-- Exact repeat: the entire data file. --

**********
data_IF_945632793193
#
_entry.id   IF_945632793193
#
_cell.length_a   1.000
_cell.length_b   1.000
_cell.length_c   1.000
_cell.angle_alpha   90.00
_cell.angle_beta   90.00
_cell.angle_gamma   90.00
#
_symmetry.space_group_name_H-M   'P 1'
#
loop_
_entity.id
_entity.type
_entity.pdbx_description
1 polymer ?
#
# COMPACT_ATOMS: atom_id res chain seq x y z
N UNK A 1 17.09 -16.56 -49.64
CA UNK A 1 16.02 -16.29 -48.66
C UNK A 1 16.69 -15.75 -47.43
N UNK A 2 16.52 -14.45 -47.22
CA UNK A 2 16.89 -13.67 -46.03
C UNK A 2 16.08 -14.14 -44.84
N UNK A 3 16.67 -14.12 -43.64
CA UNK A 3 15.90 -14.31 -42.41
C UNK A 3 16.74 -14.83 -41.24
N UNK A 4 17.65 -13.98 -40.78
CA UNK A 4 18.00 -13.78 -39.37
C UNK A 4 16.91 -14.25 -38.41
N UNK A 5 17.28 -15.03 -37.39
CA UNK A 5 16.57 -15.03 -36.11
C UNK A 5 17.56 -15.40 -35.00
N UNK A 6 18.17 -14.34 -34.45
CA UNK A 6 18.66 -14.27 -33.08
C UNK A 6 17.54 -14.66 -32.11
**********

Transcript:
data_IF_945632793193
#
_entry.id   IF_945632793193
#
_cell.length_a   1.000
_cell.length_b   1.000
_cell.length_c   1.000
_cell.angle_alpha   90.00
_cell.angle_beta   90.00
_cell.angle_gamma   90.00
#
_symmetry.space_group_name_H-M   'P 1'
#
loop_
_entity.id
_entity.type
_entity.pdbx_description
1 polymer ?
#
# COMPACT_ATOMS: atom_id res chain seq x y z
N UNK A 1 17.09 -16.56 -49.64
CA UNK A 1 16.02 -16.29 -48.66
C UNK A 1 16.69 -15.75 -47.43
N UNK A 2 16.52 -14.45 -47.22
CA UNK A 2 16.89 -13.67 -46.03
C UNK A 2 16.08 -14.14 -44.84
N UNK A 3 16.67 -14.12 -43.64
CA UNK A 3 15.90 -14.31 -42.41
C UNK A 3 16.74 -14.83 -41.24
N UNK A 4 17.65 -13.98 -40.78
CA UNK A 4 18.00 -13.78 -39.37
C UNK A 4 16.91 -14.25 -38.41
N UNK A 5 17.28 -15.03 -37.39
CA UNK A 5 16.57 -15.03 -36.11
C UNK A 5 17.56 -15.40 -35.00
N UNK A 6 18.17 -14.34 -34.45
CA UNK A 6 18.66 -14.27 -33.08
C UNK A 6 17.54 -14.66 -32.11